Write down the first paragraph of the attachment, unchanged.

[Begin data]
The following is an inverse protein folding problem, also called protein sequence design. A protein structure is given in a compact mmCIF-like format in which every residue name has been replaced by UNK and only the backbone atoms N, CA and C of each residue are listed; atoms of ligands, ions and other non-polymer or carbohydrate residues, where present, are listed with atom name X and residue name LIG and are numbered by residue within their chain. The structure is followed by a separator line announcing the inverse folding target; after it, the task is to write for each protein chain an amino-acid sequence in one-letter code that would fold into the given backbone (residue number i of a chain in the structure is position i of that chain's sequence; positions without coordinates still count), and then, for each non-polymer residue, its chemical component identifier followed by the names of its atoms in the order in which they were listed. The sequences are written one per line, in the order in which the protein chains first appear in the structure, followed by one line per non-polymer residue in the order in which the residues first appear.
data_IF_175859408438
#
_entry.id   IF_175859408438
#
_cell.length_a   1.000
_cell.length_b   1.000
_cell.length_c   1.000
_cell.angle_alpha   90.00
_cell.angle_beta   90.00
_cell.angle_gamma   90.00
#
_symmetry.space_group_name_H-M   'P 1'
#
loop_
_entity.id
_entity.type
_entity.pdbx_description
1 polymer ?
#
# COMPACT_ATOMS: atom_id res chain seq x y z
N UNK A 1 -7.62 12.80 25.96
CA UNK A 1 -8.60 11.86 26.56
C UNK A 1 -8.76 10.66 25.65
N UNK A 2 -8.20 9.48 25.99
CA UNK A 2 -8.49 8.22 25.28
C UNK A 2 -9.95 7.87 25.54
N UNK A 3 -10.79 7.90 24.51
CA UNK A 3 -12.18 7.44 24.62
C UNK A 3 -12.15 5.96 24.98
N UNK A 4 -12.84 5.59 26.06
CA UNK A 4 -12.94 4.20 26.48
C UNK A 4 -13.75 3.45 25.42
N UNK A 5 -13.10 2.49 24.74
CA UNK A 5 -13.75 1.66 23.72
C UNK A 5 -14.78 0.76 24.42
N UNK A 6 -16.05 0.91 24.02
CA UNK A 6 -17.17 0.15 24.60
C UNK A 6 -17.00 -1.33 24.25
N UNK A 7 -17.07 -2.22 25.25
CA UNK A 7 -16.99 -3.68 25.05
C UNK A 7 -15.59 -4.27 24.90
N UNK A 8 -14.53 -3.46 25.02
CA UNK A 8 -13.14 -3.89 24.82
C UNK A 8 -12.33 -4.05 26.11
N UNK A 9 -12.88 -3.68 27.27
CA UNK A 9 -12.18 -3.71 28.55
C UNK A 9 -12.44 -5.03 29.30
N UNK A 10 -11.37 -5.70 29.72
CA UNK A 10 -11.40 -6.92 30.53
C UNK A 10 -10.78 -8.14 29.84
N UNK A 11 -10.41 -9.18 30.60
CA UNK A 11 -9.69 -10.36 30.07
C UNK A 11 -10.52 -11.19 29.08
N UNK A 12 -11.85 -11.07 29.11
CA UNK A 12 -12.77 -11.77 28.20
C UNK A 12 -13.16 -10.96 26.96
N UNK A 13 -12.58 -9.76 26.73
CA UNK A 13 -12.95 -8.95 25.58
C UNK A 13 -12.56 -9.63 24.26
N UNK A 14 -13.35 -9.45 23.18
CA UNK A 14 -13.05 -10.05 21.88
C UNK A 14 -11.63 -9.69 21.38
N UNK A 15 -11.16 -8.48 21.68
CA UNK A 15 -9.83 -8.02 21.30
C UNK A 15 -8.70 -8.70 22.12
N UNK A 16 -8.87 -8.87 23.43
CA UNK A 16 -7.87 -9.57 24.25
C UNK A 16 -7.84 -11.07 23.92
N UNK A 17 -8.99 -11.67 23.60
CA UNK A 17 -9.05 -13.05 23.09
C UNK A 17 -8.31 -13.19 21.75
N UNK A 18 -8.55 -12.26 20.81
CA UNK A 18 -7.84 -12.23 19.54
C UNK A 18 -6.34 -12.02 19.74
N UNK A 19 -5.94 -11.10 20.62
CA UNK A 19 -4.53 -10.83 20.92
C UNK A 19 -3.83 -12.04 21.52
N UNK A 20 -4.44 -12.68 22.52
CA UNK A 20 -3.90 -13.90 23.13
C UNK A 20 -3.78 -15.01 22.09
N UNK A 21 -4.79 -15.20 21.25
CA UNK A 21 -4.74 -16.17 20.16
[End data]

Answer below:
The following is an inverse protein folding problem, also called protein sequence design. A protein structure is given in a compact mmCIF-like format in which every residue name has been replaced by UNK and only the backbone atoms N, CA and C of each residue are listed; atoms of ligands, ions and other non-polymer or carbohydrate residues, where present, are listed with atom name X and residue name LIG and are numbered by residue within their chain. The structure is followed by a separator line announcing the inverse folding target; after it, the task is to write for each protein chain an amino-acid sequence in one-letter code that would fold into the given backbone (residue number i of a chain in the structure is position i of that chain's sequence; positions without coordinates still count), and then, for each non-polymer residue, its chemical component identifier followed by the names of its atoms in the order in which they were listed. The sequences are written one per line, in the order in which the protein chains first appear in the structure, followed by one line per non-polymer residue in the order in which the residues first appear.